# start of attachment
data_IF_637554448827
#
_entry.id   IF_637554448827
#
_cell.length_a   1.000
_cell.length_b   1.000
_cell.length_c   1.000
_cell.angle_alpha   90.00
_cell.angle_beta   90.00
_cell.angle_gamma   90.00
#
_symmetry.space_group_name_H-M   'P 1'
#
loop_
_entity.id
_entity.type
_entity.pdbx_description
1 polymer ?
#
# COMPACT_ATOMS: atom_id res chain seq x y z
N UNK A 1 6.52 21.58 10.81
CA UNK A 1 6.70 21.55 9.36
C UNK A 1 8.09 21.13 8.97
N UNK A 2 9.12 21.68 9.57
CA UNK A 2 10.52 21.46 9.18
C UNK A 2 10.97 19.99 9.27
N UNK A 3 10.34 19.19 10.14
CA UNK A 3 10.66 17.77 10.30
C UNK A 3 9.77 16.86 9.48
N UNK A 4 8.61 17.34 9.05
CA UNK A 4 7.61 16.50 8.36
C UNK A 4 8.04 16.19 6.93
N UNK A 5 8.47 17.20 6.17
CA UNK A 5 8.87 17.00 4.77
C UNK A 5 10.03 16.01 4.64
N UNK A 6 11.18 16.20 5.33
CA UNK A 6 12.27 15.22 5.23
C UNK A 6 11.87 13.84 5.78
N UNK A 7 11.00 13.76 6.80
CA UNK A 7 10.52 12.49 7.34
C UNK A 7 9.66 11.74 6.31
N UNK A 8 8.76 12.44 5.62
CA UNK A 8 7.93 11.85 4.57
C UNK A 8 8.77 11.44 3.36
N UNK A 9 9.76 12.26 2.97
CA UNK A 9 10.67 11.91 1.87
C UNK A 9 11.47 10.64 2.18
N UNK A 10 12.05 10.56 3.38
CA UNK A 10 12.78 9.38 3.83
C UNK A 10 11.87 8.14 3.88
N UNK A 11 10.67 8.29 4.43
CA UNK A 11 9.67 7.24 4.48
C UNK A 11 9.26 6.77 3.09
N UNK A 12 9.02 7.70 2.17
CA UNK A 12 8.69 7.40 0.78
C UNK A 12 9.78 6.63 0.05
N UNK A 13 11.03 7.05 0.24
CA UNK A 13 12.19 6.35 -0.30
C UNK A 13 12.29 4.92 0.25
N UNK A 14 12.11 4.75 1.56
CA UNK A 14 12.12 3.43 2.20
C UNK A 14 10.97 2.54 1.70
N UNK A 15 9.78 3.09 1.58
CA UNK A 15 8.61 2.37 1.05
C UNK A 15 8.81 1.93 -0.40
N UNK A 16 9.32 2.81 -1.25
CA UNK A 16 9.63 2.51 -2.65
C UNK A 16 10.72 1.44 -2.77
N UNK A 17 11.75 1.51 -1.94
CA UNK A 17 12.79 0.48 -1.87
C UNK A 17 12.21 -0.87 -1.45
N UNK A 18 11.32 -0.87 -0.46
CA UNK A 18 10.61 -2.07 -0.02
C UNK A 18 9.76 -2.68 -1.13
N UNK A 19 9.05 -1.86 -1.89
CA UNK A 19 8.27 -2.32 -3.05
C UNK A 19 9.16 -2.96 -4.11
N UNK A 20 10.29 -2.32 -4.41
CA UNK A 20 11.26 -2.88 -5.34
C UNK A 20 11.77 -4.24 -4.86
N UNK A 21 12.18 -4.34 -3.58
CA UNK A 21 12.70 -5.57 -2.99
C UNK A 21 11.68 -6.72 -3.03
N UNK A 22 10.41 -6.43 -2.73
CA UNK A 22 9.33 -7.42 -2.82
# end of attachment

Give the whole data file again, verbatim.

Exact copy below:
data_IF_637554448827
#
_entry.id   IF_637554448827
#
_cell.length_a   1.000
_cell.length_b   1.000
_cell.length_c   1.000
_cell.angle_alpha   90.00
_cell.angle_beta   90.00
_cell.angle_gamma   90.00
#
_symmetry.space_group_name_H-M   'P 1'
#
loop_
_entity.id
_entity.type
_entity.pdbx_description
1 polymer ?
#
# COMPACT_ATOMS: atom_id res chain seq x y z
N UNK A 1 6.52 21.58 10.81
CA UNK A 1 6.70 21.55 9.36
C UNK A 1 8.09 21.13 8.97
N UNK A 2 9.12 21.68 9.57
CA UNK A 2 10.52 21.46 9.18
C UNK A 2 10.97 19.99 9.27
N UNK A 3 10.34 19.19 10.14
CA UNK A 3 10.66 17.77 10.30
C UNK A 3 9.77 16.86 9.48
N UNK A 4 8.61 17.34 9.05
CA UNK A 4 7.61 16.50 8.36
C UNK A 4 8.04 16.19 6.93
N UNK A 5 8.47 17.20 6.17
CA UNK A 5 8.87 17.00 4.77
C UNK A 5 10.03 16.01 4.64
N UNK A 6 11.18 16.20 5.33
CA UNK A 6 12.27 15.22 5.23
C UNK A 6 11.87 13.84 5.78
N UNK A 7 11.00 13.76 6.80
CA UNK A 7 10.52 12.49 7.34
C UNK A 7 9.66 11.74 6.31
N UNK A 8 8.76 12.44 5.62
CA UNK A 8 7.93 11.85 4.57
C UNK A 8 8.77 11.44 3.36
N UNK A 9 9.76 12.26 2.97
CA UNK A 9 10.67 11.91 1.87
C UNK A 9 11.47 10.64 2.18
N UNK A 10 12.05 10.56 3.38
CA UNK A 10 12.78 9.38 3.83
C UNK A 10 11.87 8.14 3.88
N UNK A 11 10.67 8.29 4.43
CA UNK A 11 9.67 7.24 4.48
C UNK A 11 9.26 6.77 3.09
N UNK A 12 9.02 7.70 2.17
CA UNK A 12 8.69 7.40 0.78
C UNK A 12 9.78 6.63 0.05
N UNK A 13 11.03 7.05 0.24
CA UNK A 13 12.19 6.35 -0.30
C UNK A 13 12.29 4.92 0.25
N UNK A 14 12.11 4.75 1.56
CA UNK A 14 12.12 3.43 2.20
C UNK A 14 10.97 2.54 1.70
N UNK A 15 9.78 3.09 1.58
CA UNK A 15 8.61 2.37 1.05
C UNK A 15 8.81 1.93 -0.40
N UNK A 16 9.32 2.81 -1.25
CA UNK A 16 9.63 2.51 -2.65
C UNK A 16 10.72 1.44 -2.77
N UNK A 17 11.75 1.51 -1.94
CA UNK A 17 12.79 0.48 -1.87
C UNK A 17 12.21 -0.87 -1.45
N UNK A 18 11.32 -0.87 -0.46
CA UNK A 18 10.61 -2.07 -0.02
C UNK A 18 9.76 -2.68 -1.13
N UNK A 19 9.05 -1.86 -1.89
CA UNK A 19 8.27 -2.32 -3.05
C UNK A 19 9.16 -2.96 -4.11
N UNK A 20 10.29 -2.32 -4.41
CA UNK A 20 11.26 -2.88 -5.34
C UNK A 20 11.77 -4.24 -4.86
N UNK A 21 12.18 -4.34 -3.58
CA UNK A 21 12.70 -5.57 -2.99
C UNK A 21 11.68 -6.72 -3.03
N UNK A 22 10.41 -6.43 -2.73
CA UNK A 22 9.33 -7.42 -2.82